Have you ever felt like someone was rude, judged, or criticized you and it just ruined your day? You may spend the rest of the day thinking to yourself, “What did I do to deserve that?”, “Did I do something wrong?”, “Why did they treat me like that?”. While the statement “Don’t take it personally” is said often in these situations, it is much more difficult to think about as these thoughts swirl around in your head. When you take things personally, you are interpreting what another person says or does as negative and applying it to what you believe about yourself. For example, say you believe someone judged you for being late to work that morning because they gave you a mean look as you walked in. Your interpretation could have been made because you felt insecure about being late to work or were angry at yourself for waking up too late. Most of the time, the things we take personally are never actually personal at all. Constantly interpreting things through a negative lens will eventually take a toll on your self-esteem and self-worth. Below are a few tips that you can use to stop taking things so personally and improve your self-esteem.
Recognize The Pattern
The first step is to recognize you take things personally. Pay attention to those interactions and assumptions that put you in a bad mood or make you feel bad about yourself. Understand the weight you are putting on the opinions and actions of others as this will help you recognize part of the problem. By allowing other people to dictate how you feel, you lose some of your control. Take back control by recognizing the pattern and noting how they make you feel. You will begin to see how much you allow these small interactions to dictate your mood in such a big way.
Understand and Externalize Your Experience
Ask yourself, “From an outsider’s perspective, did I do anything to offend this person?” If the answer is no, continue towards trying to understand the other person’s situation. For example, if you felt offended that the waiter was rude at lunch, try asking yourself why he was rude. You may think, “Maybe he was having a bad day”, “What else could this interaction mean?”, or “What is going on in his world that may be affecting him?”. Externalizing the situation with these questions takes the focus off of you. You never know what is going on in someone else’s life and their interactions are rarely meant to offend or hurt you. It isn’t always personal.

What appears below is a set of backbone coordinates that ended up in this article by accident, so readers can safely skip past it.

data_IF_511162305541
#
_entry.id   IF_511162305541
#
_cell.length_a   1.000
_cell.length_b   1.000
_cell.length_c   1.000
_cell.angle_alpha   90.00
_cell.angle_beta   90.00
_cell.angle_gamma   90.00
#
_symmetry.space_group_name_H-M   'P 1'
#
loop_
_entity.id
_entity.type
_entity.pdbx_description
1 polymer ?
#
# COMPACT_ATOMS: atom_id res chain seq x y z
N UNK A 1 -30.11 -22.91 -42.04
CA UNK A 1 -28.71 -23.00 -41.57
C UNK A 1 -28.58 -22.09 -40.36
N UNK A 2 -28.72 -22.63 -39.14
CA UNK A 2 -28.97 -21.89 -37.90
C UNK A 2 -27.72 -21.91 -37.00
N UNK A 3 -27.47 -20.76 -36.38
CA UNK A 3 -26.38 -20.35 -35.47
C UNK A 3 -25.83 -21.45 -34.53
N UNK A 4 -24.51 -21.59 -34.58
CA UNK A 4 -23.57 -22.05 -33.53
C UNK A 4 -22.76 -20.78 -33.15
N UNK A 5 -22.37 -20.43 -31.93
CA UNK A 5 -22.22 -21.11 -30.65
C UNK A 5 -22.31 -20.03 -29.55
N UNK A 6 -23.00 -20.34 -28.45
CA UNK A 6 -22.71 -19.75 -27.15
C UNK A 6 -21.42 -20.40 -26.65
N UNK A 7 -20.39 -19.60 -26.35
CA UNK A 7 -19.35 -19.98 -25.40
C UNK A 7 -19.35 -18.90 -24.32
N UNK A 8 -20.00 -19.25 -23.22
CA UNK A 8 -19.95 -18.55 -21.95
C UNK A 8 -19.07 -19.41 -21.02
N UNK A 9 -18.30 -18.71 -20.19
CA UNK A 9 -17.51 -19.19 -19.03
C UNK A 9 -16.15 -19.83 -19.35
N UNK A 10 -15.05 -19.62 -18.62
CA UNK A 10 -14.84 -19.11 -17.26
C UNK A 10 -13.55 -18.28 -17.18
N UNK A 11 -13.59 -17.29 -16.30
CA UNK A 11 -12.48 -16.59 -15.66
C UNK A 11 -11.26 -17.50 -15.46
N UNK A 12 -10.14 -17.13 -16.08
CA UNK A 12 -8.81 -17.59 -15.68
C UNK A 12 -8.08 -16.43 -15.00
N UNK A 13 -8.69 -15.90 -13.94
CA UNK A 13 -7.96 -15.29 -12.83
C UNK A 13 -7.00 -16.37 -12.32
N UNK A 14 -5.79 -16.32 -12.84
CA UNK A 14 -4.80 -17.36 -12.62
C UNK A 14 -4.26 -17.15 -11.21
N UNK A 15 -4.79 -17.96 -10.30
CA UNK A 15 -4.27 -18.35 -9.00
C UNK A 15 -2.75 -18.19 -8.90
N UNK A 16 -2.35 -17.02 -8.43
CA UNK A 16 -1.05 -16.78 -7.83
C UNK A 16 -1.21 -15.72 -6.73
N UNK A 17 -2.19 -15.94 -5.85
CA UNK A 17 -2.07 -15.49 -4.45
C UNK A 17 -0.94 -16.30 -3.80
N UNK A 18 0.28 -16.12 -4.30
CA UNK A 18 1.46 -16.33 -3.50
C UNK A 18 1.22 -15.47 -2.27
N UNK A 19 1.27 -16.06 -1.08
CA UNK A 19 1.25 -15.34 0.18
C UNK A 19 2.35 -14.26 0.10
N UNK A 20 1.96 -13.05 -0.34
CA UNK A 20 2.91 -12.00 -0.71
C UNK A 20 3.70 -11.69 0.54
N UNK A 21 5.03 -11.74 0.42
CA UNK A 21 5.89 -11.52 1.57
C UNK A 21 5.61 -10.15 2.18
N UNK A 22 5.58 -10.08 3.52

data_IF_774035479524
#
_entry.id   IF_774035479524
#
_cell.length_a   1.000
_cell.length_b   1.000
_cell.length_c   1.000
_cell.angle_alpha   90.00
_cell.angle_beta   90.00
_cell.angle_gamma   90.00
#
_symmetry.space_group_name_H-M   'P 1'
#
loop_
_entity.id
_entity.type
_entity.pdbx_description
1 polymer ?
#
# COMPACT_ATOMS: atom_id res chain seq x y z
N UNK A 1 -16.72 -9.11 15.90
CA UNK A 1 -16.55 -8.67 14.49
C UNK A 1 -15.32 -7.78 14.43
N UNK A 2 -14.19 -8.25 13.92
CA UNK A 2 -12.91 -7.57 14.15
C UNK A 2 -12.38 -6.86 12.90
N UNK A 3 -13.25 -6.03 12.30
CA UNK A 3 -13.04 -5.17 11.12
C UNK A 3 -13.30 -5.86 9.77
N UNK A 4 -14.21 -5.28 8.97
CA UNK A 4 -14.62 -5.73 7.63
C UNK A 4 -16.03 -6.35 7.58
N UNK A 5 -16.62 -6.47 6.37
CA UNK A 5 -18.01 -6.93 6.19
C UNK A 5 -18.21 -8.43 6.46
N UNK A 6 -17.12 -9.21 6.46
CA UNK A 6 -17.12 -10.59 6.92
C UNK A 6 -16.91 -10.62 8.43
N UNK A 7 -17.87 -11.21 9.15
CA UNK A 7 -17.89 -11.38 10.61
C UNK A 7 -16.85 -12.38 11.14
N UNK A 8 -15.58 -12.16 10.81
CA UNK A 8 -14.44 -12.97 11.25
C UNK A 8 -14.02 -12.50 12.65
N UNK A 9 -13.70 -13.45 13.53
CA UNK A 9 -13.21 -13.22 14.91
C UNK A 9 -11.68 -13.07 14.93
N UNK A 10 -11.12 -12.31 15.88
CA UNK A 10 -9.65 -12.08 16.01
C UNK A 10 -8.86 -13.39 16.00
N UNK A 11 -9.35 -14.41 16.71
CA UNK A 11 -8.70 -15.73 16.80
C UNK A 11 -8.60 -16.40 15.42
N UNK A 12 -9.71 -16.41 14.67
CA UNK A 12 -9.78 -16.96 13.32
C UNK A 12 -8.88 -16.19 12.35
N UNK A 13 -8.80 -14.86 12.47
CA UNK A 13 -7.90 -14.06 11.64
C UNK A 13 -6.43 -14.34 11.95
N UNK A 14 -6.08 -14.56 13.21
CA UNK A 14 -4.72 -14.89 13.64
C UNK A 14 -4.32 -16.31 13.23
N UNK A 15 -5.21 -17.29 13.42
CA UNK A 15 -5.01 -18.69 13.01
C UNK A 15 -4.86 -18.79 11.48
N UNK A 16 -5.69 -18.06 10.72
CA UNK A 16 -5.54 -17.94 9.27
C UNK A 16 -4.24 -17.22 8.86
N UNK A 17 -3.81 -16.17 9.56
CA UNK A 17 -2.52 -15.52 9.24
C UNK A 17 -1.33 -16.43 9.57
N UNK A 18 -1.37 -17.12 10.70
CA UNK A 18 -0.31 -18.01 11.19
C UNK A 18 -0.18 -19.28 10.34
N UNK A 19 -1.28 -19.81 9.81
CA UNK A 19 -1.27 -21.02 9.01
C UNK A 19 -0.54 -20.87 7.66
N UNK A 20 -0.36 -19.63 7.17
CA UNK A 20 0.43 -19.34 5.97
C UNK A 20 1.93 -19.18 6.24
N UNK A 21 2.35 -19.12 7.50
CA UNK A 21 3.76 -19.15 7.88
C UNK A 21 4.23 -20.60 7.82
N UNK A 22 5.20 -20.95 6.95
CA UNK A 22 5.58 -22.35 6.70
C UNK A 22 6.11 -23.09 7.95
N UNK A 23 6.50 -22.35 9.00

You can’t please everyone, so start by trying to please yourself. Continue to work towards improving your self-worth and esteem. As you do so, you will be less likely to take the actions of others so personally. If you are constantly down on yourself, you are going to look to others to validate your insecurities. Practice getting to know yourself, accepting yourself, and forgiving yourself. As you work through insecurities and improve your self-esteem, you will notice you feel more confident and don’t take things so personally.
While some of these strategies sound simple, it takes a lot of time and dedication to achieve healthy self-esteem. If you find yourself always taking things personally and would like some guidance, it may be useful to connect with a therapist. To learn more about self-esteem development therapy, contact Symmetry Counseling today!